Some legally permitted/tolerated acts occur within relationships having a very distant - if any - relation to marriage. But Texas could reasonably conclude that criminal prosecution is too blunt a tool with which to distinguish along the spectrum of opposite-sex relationships, all potentially marital and many verging on or preparing for the strictly marital. Not wishing to intrude upon, damage, and perhaps destroy valued and incipiently marital relationships, Texas could reasonably decide to leave all these opposite-sex relationships undisturbed by the criminal law.

Endeavoring to prudently protect and promote marriage by such reasonable means, Texas legislators are scarcely liable to charges of acting on mere prejudice against a class of persons, unreasoned moral hostility to certain acts, or in servile reliance upon mere popular disapproval of either.

The argument does not mean that a State is forbidden to prohibit all non- and extra-marital sexual acts. The argument does not mean that a State is forbidden to tolerate all non- and extra-marital sexual acts. The argument is consistent with both very restrictive and very permissive legal treatments of sex outside of marriage - and of regimes, including that of Texas, which fall somewhere in between.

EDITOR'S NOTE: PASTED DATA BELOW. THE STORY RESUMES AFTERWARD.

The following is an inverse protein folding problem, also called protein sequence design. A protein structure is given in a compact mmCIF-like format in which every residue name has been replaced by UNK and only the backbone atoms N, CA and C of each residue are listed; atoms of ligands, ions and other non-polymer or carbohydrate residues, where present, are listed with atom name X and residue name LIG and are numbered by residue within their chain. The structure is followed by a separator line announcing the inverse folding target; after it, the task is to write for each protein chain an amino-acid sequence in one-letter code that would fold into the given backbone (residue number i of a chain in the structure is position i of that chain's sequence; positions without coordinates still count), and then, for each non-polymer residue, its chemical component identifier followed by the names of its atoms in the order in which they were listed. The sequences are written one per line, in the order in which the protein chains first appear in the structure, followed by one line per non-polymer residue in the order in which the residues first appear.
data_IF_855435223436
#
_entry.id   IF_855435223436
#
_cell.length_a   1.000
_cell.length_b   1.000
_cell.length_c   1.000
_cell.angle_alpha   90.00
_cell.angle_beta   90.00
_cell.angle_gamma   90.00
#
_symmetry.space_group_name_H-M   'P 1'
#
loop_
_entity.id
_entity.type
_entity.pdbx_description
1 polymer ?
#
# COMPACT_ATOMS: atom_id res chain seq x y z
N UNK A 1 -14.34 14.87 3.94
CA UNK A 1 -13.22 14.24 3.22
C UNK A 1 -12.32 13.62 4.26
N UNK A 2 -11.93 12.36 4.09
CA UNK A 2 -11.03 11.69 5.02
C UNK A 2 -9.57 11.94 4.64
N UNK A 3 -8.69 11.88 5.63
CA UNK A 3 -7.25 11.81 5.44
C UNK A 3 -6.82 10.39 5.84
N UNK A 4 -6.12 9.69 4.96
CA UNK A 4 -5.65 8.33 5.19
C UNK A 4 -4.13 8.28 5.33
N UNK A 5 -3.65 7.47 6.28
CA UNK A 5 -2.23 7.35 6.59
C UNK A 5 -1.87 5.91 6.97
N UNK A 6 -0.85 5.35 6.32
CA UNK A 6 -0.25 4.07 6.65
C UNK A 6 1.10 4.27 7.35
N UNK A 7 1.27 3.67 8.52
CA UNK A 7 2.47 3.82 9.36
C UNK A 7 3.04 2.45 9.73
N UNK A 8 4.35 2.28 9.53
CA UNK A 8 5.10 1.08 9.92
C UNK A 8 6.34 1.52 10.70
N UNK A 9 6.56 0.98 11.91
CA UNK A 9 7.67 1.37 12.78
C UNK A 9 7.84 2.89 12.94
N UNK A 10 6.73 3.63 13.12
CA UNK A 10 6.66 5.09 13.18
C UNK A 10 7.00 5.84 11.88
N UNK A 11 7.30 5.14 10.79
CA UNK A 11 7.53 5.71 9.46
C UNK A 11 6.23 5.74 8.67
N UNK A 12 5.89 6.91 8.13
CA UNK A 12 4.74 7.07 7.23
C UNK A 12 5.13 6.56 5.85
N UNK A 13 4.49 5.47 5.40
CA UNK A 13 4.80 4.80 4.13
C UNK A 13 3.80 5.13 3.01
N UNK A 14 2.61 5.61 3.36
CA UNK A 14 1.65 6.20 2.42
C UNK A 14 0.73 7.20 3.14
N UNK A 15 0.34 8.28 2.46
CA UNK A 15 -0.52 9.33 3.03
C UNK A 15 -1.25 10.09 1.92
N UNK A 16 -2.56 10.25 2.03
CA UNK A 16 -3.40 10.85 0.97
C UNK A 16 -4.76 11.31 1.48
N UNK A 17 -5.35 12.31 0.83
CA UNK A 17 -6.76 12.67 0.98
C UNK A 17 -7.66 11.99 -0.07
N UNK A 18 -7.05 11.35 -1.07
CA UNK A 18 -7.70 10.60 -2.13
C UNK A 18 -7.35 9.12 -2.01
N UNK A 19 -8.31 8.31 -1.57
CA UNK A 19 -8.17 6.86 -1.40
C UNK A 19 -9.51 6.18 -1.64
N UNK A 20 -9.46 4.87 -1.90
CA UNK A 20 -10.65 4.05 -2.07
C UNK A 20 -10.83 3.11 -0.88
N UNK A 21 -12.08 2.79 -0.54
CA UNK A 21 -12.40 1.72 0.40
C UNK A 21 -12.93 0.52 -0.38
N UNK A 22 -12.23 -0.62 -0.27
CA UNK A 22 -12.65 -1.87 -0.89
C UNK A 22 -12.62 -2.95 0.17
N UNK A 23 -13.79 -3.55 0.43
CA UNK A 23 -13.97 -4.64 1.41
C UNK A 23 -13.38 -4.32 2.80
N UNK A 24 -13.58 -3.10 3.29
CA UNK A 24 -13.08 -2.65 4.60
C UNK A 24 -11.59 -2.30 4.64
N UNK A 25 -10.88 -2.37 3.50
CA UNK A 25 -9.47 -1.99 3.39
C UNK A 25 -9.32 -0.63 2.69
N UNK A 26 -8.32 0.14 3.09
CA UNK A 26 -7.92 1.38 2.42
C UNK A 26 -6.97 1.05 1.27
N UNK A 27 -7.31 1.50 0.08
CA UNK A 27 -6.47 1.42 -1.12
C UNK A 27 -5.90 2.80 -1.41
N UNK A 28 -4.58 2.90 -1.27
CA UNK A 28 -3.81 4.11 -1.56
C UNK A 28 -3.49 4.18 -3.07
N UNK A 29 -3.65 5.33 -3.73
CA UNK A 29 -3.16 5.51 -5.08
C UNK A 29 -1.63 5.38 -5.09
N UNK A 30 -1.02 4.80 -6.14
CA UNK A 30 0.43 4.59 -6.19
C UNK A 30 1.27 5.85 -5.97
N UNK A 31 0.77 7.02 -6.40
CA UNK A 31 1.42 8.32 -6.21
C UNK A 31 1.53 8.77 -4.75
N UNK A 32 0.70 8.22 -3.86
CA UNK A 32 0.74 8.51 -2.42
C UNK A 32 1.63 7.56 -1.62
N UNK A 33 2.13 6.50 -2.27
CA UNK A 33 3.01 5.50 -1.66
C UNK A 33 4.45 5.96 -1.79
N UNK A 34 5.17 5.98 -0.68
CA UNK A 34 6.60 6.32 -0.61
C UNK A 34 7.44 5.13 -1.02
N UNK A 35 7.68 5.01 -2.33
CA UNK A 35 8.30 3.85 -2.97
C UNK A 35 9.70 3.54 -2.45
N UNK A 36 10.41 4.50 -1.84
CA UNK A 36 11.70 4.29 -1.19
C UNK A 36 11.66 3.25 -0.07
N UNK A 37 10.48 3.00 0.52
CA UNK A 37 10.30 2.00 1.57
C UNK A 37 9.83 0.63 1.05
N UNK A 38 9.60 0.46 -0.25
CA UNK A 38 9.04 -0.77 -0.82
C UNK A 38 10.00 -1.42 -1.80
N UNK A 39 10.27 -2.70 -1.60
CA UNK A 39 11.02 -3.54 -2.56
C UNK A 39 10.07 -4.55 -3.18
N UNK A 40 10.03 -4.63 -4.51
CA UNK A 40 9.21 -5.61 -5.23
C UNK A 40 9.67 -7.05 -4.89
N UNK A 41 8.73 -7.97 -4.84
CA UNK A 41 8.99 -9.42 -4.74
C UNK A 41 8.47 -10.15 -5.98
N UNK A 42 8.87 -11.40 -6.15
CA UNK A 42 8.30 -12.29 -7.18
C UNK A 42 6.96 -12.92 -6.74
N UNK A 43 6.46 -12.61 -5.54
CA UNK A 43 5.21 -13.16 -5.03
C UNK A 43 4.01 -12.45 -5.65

To defeat the argument one or both of the main premises would have to, at least implicitly, be denied. Denial of either by this Court would contradict an unbroken line of holdings as old as the Constitution. Denial of either would be presumptuous and, from a social and cultural point of view, bitterly divisive.

1. The parties have consented to the filing of this brief. Counsel for a party did not author this brief in whole or in part. No person or entity, other than the Amicus Curiae, its members and its counsel made a monetary contribution to the preparation and submission of this brief.

2. References in the text throughout to "sexual acts" are, unless otherwise indicated, to the acts of consenting adults in private.

3. "Deviate" indicates those specific sexual acts described in the Texas statute though, unless otherwise indicated in the text, the reference is not limited (as it is in the statute) to acts between persons of the same sex.

4. See Griswold v. Connecticut, 381 U.S. 479 (1965).